8. OK, the real issue as I see it is equitable. We can’t restrict this type of use (paid keywords searches). Google, and other search engines are essentially ubiquitous. To eliminate this type of business arrangement would essentially grant a huge monopoly for TM holders. Could THEY sell the keywords searches?

    I compare these type of uses to nominative use, competitors can use TM’s in their adds to compare their features. Although not completely on point, the analogy is close.

    Further, compare this to Yellow Pages. The Yellow Pages makes a profit by listing companies by name (TM), should this be disallowed as well.

    Although there is currently no good legal reasoning to support my conclusion (thus the struggle of scholars and courts), to find any other way would simply go against equity as our society currently sees it.

  9. Bill> I tend to think the answer lies… in trying… to rethink the rationale of trademarks altogether.

    Well, I’m all for rethinking things, but if we’re going to give up on the notion of consumer confusion & passing off, we probably wouldn’t even need to call whatever new thing we invent “trademark law.”

    We shouldn’t be surprised that trademark holders aren’t most interested in trying to prevent consumer confusion. Trademark holders, like copyright holders and real property owners, often tend to want rights beyond what the law grants them. The duty of the courts is to listen to defendants when plaintiffs overreach and keep the interests of the consumer and society in mind. For some reason, courts have done a poor job of that in the late twentieth century with regard to limiting the expansion of trademark law.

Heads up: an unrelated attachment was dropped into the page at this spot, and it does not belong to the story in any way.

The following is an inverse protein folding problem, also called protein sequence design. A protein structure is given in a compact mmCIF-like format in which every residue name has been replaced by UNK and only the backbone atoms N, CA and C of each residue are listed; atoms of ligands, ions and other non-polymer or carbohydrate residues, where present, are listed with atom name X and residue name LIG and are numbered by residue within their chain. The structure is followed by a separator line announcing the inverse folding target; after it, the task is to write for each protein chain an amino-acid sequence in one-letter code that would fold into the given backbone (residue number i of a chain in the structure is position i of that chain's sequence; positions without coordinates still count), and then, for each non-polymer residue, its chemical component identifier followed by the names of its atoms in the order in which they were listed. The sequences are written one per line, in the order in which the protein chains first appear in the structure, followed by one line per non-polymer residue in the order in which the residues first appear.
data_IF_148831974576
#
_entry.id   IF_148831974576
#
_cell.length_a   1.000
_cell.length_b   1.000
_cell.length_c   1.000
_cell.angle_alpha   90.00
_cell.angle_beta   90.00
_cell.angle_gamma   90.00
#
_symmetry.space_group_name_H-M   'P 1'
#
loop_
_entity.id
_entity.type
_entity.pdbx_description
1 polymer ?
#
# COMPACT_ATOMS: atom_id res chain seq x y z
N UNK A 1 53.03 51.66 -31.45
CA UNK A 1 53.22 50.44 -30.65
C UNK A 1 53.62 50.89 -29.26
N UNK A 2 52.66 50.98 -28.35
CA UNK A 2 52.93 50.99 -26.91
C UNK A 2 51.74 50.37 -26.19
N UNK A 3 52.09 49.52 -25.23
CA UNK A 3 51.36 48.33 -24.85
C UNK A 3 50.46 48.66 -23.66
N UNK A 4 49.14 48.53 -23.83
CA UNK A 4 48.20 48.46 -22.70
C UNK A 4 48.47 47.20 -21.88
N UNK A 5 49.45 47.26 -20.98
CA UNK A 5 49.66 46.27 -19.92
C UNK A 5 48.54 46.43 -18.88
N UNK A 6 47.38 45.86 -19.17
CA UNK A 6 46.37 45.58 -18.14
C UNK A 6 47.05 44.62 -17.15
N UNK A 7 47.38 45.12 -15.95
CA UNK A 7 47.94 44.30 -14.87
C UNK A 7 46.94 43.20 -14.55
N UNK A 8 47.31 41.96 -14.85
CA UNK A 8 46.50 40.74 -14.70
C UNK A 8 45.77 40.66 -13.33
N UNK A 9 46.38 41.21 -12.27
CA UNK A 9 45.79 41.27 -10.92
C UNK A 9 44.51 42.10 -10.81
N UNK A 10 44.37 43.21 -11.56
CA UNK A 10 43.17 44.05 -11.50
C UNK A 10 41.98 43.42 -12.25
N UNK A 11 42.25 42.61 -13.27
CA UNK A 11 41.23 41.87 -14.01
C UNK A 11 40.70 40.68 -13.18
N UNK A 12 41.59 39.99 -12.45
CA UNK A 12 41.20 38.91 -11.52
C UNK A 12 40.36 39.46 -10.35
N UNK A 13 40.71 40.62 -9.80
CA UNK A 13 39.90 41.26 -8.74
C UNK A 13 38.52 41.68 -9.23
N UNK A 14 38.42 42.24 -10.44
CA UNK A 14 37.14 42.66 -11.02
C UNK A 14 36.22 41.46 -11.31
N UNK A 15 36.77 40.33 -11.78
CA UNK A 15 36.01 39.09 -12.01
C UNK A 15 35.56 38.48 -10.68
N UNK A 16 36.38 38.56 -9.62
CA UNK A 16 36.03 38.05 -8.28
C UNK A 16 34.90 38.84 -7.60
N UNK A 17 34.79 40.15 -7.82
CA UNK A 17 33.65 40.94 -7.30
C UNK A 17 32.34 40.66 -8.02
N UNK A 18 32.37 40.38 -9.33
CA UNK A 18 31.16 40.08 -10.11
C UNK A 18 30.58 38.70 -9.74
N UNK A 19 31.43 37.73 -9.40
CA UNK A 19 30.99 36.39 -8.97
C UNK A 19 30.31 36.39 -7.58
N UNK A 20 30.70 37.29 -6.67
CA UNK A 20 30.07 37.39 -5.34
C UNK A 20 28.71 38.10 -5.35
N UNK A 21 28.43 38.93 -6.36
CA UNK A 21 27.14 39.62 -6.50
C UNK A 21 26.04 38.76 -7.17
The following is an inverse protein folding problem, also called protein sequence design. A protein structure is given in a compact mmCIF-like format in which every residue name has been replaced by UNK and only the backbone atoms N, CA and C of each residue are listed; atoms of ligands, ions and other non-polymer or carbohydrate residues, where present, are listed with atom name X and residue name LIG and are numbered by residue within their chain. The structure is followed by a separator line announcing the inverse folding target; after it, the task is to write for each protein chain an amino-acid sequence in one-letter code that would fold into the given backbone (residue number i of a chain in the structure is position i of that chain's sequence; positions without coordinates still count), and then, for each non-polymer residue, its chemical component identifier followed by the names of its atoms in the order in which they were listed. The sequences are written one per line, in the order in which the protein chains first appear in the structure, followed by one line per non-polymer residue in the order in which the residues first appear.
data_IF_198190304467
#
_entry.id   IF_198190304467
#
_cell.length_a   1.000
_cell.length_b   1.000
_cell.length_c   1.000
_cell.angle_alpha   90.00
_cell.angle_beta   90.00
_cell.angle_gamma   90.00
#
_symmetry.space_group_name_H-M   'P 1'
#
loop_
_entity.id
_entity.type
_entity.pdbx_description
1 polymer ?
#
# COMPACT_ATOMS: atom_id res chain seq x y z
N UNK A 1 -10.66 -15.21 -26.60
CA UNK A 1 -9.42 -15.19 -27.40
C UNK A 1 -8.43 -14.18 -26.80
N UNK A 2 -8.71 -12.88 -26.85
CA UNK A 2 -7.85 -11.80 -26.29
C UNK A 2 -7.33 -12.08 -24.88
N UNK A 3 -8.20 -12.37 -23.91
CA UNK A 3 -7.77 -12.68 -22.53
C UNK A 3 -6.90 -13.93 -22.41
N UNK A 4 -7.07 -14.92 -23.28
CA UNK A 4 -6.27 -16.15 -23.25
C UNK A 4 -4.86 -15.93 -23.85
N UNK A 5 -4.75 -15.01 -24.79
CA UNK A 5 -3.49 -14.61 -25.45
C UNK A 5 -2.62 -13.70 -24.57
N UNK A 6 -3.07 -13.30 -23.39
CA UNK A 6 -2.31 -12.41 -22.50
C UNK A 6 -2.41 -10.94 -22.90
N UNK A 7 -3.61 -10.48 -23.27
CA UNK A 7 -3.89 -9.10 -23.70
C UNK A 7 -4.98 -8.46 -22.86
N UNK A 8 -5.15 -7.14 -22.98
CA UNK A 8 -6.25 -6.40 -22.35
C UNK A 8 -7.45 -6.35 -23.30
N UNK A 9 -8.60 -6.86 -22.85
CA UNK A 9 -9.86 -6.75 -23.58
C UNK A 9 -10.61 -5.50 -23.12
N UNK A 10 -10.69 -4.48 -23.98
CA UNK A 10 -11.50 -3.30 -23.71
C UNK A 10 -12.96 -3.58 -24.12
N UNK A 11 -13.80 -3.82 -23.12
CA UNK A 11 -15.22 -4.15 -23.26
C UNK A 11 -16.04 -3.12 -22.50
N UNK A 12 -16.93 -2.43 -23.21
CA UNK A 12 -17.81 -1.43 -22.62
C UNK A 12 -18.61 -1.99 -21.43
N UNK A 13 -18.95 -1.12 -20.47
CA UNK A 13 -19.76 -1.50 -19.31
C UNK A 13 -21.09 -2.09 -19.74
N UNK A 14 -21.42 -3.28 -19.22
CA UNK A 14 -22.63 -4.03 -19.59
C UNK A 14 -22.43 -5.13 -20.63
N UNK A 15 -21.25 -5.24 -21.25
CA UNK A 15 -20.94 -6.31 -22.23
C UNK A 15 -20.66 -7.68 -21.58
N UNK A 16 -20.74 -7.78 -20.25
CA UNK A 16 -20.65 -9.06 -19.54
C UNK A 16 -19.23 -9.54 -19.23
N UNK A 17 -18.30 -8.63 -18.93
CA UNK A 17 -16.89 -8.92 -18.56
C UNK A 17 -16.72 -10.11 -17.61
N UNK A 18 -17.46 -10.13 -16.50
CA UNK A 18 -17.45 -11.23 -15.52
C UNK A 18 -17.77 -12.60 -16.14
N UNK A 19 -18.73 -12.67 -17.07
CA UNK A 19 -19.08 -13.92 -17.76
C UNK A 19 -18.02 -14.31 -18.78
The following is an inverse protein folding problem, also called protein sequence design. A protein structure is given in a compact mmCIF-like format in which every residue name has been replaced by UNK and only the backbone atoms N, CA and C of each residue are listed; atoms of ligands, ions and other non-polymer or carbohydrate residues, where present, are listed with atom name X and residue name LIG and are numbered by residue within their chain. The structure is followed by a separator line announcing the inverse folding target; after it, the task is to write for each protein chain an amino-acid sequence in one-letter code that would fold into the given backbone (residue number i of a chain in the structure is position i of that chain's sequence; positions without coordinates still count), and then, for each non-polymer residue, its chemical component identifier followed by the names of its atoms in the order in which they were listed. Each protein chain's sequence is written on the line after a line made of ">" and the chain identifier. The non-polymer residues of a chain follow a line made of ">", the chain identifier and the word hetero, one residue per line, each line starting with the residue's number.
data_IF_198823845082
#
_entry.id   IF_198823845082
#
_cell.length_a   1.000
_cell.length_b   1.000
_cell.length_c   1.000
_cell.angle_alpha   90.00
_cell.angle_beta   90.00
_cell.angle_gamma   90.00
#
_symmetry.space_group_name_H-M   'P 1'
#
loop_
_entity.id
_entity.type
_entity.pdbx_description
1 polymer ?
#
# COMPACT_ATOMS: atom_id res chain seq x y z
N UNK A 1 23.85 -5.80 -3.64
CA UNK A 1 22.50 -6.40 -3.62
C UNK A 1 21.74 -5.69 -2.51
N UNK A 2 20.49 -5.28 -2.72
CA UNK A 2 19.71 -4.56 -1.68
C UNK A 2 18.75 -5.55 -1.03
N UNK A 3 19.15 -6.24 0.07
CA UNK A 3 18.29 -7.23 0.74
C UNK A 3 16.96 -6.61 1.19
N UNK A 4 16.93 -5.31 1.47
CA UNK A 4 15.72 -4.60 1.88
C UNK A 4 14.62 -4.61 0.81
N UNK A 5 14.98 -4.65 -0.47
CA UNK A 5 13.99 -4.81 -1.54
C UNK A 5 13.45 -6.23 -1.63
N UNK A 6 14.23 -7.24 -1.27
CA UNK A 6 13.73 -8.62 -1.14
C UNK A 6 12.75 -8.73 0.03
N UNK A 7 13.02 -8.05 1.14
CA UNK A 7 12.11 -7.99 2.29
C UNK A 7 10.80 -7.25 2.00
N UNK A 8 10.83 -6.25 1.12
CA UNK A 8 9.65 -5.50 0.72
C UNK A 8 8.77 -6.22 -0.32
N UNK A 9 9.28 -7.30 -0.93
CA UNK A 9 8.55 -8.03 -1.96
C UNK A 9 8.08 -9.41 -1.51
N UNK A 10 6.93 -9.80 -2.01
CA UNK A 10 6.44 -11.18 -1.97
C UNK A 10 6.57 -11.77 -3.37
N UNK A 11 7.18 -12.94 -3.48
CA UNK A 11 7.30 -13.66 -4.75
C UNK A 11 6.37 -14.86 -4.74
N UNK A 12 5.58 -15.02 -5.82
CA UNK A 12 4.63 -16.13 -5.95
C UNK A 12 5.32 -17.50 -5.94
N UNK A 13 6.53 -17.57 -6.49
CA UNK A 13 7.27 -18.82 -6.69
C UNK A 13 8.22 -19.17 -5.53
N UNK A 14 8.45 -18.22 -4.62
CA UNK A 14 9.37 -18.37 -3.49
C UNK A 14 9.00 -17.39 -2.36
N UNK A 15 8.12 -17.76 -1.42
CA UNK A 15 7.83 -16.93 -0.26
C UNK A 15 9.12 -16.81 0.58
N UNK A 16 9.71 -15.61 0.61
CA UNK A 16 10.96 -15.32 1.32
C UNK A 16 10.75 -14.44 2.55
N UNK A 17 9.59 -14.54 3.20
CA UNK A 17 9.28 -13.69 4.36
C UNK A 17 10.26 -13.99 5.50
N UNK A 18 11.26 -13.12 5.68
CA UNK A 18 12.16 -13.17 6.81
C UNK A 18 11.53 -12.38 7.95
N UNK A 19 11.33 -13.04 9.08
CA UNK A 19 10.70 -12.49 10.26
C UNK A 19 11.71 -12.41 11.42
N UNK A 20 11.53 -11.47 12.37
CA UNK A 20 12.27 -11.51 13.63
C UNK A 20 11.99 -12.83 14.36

10. Hi Greg, and thanks for commenting further.

    Of course I agree that some excesses in the expansion of TM scope should be rolled back. So I don’t quite mean “giving up” on consumer confusion as the rationale.

    But marketers and consumers all understand that something called “brand value” exists and that a stringent consumer confusion rationale does not protect it fully. Pragmatically speaking, we are not going to return trademark law all the way back to a place where it no longer covers some of the most valuable assets corporations own. Courts and especially legislators simply won’t go that far. Normatively speaking, I am open to the idea that they shouldn’t do so, at least not completely.